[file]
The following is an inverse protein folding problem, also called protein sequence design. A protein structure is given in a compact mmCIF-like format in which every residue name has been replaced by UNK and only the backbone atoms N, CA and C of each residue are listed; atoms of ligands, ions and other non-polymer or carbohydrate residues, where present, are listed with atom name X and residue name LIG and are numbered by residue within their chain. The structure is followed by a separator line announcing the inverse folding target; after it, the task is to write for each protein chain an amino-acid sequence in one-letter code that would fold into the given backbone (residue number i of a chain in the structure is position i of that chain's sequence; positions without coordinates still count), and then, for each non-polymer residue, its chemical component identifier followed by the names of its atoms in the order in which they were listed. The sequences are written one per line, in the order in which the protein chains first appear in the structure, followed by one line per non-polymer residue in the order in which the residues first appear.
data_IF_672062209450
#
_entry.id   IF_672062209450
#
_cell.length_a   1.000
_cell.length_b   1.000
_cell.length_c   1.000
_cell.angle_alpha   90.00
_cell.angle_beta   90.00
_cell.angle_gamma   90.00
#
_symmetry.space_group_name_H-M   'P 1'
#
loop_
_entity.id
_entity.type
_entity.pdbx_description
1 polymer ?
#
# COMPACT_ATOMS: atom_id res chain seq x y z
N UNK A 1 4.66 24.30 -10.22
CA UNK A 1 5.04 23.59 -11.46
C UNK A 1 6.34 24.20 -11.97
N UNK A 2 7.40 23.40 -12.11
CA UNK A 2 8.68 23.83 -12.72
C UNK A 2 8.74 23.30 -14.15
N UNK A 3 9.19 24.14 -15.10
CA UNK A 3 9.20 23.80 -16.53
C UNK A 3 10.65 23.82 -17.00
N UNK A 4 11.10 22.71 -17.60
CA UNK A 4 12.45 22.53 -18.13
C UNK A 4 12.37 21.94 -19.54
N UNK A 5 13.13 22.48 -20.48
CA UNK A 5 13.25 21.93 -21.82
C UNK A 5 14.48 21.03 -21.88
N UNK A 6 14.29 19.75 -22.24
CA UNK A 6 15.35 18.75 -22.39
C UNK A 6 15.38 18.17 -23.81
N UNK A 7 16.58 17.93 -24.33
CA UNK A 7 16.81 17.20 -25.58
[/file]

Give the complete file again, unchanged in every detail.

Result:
The following is an inverse protein folding problem, also called protein sequence design. A protein structure is given in a compact mmCIF-like format in which every residue name has been replaced by UNK and only the backbone atoms N, CA and C of each residue are listed; atoms of ligands, ions and other non-polymer or carbohydrate residues, where present, are listed with atom name X and residue name LIG and are numbered by residue within their chain. The structure is followed by a separator line announcing the inverse folding target; after it, the task is to write for each protein chain an amino-acid sequence in one-letter code that would fold into the given backbone (residue number i of a chain in the structure is position i of that chain's sequence; positions without coordinates still count), and then, for each non-polymer residue, its chemical component identifier followed by the names of its atoms in the order in which they were listed. The sequences are written one per line, in the order in which the protein chains first appear in the structure, followed by one line per non-polymer residue in the order in which the residues first appear.
data_IF_672062209450
#
_entry.id   IF_672062209450
#
_cell.length_a   1.000
_cell.length_b   1.000
_cell.length_c   1.000
_cell.angle_alpha   90.00
_cell.angle_beta   90.00
_cell.angle_gamma   90.00
#
_symmetry.space_group_name_H-M   'P 1'
#
loop_
_entity.id
_entity.type
_entity.pdbx_description
1 polymer ?
#
# COMPACT_ATOMS: atom_id res chain seq x y z
N UNK A 1 4.66 24.30 -10.22
CA UNK A 1 5.04 23.59 -11.46
C UNK A 1 6.34 24.20 -11.97
N UNK A 2 7.40 23.40 -12.11
CA UNK A 2 8.68 23.83 -12.72
C UNK A 2 8.74 23.30 -14.15
N UNK A 3 9.19 24.14 -15.10
CA UNK A 3 9.20 23.80 -16.53
C UNK A 3 10.65 23.82 -17.00
N UNK A 4 11.10 22.71 -17.60
CA UNK A 4 12.45 22.53 -18.13
C UNK A 4 12.37 21.94 -19.54
N UNK A 5 13.13 22.48 -20.48
CA UNK A 5 13.25 21.93 -21.82
C UNK A 5 14.48 21.03 -21.88
N UNK A 6 14.29 19.75 -22.24
CA UNK A 6 15.35 18.75 -22.39
C UNK A 6 15.38 18.17 -23.81
N UNK A 7 16.58 17.93 -24.33
CA UNK A 7 16.81 17.20 -25.58